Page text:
Monday, May 7, 2018

The Courtship of Marjorie Graves - Fiction

Dear Reader, I am excited to share with you the first part of The Courtship of Marjorie Graves, a piece of historical fiction I've written, loosely based upon a family member's recollections. It's not biographical, her memories just inspired me. I wrote it for a class recently and it's just been sitting here on the laptop, all lonely. Ha!

I hope you enjoy. The second and final installment will be posted soon. Be sure to check back!


The Courtship of Marjorie Graves

Margie's fingers shook as she spotted the envelope partially buried under the inky advertisements in the waste basket. Her friend, her best friend, had almost bested her after all.

“Lottie?” Marjorie's clear voice rang out into the quiet hallway. She didn't really expect an answer, but one couldn't be too careful. The silence inside the house that greeted her was a relief. The noise of children playing and mothers calling to each other over clotheslines barely made it to her ears. She long ago learned to tune out the unimportant sounds that rumbled past her on a regular basis. She stooped to pick up the envelope from the wire rimmed basket, seeing her name, Margie Graves, written neatly across the front of the envelope. She shoved it into her pocket, saving it until she was behind her locked bedroom door, far from the possibility of her roommate's eyes.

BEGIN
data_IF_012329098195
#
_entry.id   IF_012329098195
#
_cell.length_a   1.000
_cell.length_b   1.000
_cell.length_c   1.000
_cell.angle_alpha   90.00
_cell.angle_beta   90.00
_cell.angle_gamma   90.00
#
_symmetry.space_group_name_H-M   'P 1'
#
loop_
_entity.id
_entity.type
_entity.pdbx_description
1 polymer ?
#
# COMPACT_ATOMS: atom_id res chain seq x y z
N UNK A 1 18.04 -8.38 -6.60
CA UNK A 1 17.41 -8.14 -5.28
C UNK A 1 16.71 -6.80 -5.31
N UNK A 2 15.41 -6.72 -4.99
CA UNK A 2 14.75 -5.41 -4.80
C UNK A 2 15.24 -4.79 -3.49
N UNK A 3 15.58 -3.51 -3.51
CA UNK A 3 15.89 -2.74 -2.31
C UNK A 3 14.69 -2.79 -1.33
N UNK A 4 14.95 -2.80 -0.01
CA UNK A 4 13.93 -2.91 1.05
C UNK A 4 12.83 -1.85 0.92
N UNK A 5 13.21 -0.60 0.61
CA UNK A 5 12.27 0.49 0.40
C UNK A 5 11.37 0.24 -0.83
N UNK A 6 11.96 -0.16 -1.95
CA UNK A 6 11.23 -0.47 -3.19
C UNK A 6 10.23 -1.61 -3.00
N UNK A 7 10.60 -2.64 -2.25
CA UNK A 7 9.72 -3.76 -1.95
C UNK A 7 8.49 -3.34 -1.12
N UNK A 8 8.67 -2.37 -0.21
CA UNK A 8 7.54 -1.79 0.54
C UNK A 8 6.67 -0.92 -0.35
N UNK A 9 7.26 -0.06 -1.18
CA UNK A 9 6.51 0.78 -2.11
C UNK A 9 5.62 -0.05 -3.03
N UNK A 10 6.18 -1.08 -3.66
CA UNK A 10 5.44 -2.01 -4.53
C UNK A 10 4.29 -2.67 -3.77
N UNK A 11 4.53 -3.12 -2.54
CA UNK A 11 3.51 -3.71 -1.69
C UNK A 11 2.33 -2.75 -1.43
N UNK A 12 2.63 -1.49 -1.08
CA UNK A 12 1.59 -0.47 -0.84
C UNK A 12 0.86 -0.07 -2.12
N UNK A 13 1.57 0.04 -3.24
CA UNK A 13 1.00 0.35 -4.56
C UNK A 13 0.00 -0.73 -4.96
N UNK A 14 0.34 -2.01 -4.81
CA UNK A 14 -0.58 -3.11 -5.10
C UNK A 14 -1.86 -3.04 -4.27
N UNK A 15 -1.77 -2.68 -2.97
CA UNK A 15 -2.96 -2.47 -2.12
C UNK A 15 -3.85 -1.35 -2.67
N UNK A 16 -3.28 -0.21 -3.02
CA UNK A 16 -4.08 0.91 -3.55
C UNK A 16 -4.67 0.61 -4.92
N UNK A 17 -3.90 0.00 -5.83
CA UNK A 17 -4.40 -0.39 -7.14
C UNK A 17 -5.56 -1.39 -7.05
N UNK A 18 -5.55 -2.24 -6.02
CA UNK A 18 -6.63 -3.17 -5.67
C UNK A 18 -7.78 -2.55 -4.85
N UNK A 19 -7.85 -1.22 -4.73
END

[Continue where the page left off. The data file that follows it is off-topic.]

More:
Necessity dictated that the two friends become housemates. Margie was glad for the company at first. Her childhood home, while peaceful for the most part, had become stifling to a young woman who wanted to explore the world around her. The war curtailed those dreams, but it didn't stop her from striking out on her own in a small way, with Charlotte's help, of course. None of her other girlfriends were financially able to move out of their parent's homes. They all stayed until marrying. Margie was grateful to Lottie for her enthusiastic agreement to share a small bungalow.

Until recently, that is. Perhaps their decision, four months into their friendship, had been a hasty one. The two of them didn't share common values nor a similar outlook on life. While shopping trips and volunteer efforts were full of fun, their camaraderie ended when Harlan showed a preference toward Marjorie.

“He danced with me first,” Charlotte reminded her often.

Margie glanced at herself in the oval mirror hanging above the little table that served as a catch-all for mail and phone messages. She saw her face, pale, with lines just beginning to stretch from the corners of her eyes to her temples. At 23, she was too young for crows feet. And yet, there they were.

War will do that to a person, she supposed.


Check back soon for the second installment!


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